The Acer Predator XB283K KV has an OSD joystick at the back and some hotkeys for comfort and convenience. You can’t see the layout, but it’s within reach from the right side of the screen. The opposite side has a USB hub with two ports for your accessories and peripherals.
The stand included in the package offers tilt, swivel, pivot, and height adjustments for your comfort and convenience. It is easy to get a good view with the default setup for those extended hours of gameplay. You can also use VESA mounts, but it’s not as essential unless you have a small desk or multiple monitors.
The monitor’s connectivity layout makes it a good choice for console and PC gamers. You get DisplayPort 1.4 DSC for 4K 144Hz operation with a PC, while the two HDMI 2.1 ports handle up to 4K 120Hz on the Xbox Series X or PS5. Acer also added a 65-Watt USB-C slot which you can use for work PCs like MacBooks.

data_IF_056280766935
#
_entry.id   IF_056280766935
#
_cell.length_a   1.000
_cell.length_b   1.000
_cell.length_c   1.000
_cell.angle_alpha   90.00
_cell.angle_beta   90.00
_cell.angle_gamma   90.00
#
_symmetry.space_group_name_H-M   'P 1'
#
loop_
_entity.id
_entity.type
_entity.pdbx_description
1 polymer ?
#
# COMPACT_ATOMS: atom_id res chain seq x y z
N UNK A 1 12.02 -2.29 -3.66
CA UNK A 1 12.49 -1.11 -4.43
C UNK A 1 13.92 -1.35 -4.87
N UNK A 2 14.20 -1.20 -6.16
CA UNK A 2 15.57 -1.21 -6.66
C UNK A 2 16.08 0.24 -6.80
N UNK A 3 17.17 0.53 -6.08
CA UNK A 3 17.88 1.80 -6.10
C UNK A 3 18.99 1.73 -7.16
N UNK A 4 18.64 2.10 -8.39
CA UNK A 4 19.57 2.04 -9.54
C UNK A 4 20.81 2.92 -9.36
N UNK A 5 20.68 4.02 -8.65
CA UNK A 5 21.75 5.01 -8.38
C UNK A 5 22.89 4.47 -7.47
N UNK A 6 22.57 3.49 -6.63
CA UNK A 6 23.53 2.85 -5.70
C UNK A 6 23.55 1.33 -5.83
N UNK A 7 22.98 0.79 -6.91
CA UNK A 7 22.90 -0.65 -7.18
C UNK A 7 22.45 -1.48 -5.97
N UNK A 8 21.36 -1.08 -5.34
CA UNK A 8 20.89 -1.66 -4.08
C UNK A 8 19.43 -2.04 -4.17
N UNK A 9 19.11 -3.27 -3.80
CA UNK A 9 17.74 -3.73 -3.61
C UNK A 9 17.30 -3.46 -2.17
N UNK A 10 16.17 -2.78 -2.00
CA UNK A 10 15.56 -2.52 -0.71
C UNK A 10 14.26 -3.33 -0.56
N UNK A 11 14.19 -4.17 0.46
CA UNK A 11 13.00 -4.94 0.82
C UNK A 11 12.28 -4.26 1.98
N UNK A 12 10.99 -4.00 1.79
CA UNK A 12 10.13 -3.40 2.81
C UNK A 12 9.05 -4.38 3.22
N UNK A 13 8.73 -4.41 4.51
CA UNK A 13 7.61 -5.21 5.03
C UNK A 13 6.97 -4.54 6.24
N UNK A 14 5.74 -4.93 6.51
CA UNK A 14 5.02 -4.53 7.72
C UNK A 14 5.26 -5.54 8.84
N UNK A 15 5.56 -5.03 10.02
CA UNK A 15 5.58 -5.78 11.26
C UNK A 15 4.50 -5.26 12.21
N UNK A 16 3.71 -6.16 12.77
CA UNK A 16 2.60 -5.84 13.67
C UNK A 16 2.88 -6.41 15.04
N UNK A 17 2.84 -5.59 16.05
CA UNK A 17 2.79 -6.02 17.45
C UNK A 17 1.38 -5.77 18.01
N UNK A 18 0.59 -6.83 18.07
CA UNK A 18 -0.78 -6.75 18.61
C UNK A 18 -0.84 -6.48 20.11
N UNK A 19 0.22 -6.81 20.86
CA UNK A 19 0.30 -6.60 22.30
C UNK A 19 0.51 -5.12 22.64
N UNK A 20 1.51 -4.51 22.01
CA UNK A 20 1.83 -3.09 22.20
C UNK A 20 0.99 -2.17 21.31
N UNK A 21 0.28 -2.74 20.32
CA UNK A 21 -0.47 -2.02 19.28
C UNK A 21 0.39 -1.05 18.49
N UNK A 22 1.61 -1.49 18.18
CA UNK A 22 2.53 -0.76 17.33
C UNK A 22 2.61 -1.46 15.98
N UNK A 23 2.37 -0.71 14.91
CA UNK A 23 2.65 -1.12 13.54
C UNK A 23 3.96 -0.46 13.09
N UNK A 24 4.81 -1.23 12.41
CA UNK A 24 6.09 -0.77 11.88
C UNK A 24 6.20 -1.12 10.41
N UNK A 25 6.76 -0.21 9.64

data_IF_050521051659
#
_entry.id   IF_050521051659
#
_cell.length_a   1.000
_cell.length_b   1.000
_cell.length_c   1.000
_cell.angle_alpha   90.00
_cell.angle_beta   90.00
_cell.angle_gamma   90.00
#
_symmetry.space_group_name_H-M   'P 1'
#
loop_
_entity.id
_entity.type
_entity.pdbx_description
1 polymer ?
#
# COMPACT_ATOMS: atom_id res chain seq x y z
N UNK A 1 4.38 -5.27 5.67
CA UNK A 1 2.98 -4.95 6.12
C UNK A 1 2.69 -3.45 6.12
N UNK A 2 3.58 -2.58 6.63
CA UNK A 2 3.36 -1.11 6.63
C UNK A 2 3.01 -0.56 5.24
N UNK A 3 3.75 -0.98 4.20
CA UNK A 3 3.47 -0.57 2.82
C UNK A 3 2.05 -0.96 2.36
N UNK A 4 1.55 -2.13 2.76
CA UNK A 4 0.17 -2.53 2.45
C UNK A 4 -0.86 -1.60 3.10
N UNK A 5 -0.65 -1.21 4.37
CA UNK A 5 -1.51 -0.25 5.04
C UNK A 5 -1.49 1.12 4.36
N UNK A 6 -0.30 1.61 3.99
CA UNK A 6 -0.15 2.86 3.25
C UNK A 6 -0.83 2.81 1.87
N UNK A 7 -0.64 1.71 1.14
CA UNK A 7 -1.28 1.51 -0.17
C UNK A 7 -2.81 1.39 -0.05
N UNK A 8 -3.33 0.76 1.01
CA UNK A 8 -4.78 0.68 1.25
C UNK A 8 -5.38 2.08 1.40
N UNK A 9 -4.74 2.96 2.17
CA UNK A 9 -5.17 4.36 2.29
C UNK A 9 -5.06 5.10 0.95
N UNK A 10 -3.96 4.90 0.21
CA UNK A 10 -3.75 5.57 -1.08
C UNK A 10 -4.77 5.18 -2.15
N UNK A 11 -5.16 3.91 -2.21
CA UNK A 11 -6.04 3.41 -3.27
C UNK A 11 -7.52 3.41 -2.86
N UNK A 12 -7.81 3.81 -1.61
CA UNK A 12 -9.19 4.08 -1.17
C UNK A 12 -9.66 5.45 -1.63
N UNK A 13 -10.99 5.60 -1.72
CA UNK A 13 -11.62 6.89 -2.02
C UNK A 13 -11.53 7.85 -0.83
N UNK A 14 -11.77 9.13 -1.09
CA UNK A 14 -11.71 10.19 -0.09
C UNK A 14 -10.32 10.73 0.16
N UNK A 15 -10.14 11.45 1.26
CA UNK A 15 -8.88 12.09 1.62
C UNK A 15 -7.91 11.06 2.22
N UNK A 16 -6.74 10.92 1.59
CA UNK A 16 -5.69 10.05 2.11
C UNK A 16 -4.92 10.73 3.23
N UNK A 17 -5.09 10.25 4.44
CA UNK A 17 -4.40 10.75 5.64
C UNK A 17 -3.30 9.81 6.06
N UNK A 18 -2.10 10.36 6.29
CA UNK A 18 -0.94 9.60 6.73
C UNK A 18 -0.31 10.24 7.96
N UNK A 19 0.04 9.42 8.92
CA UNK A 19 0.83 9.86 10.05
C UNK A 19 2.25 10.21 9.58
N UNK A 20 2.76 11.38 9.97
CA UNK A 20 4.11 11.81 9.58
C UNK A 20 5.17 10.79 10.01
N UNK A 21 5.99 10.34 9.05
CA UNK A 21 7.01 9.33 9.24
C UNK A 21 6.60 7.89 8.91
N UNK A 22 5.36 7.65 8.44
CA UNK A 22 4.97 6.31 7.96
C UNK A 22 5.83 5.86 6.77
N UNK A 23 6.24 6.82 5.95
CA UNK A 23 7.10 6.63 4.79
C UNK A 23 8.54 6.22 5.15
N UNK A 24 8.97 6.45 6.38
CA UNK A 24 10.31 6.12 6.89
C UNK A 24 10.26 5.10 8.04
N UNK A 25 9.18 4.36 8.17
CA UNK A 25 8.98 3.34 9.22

The Acer Predator XB283KKV also has four USB 3.0 ports, a 3.5mm jack, and a pair of 2-watt speakers. The latter sounds tinny and unusable for games, and something from the Predator branding deserves better. However, users will likely use headsets anyway, so this isn’t a deal-breaking issue for us.
Display and Performance
The Acer Predator XB283K KV sports a 28-inch Agile Splendor IPS panel with a 3840 x 2160 resolution, a 144Hz refresh rate, and a 0.5ms boosted response time. The backlight has a 400 cd/m2 maximum while the contrast is listed at 1000:1, like most IPS panels. This model is DisplayHDR 400-certified, but that also means that its incapable of true HDR performance.
4K looks sharp and crisp at 27 inches, so gaming enthusiasts and professionals widely prefer it. It can be a struggle for some to read and type with it since letters look quite small, but that’s easily solvable. Note that you will need a top-tier GPU if you want a game to run consistently at this resolution.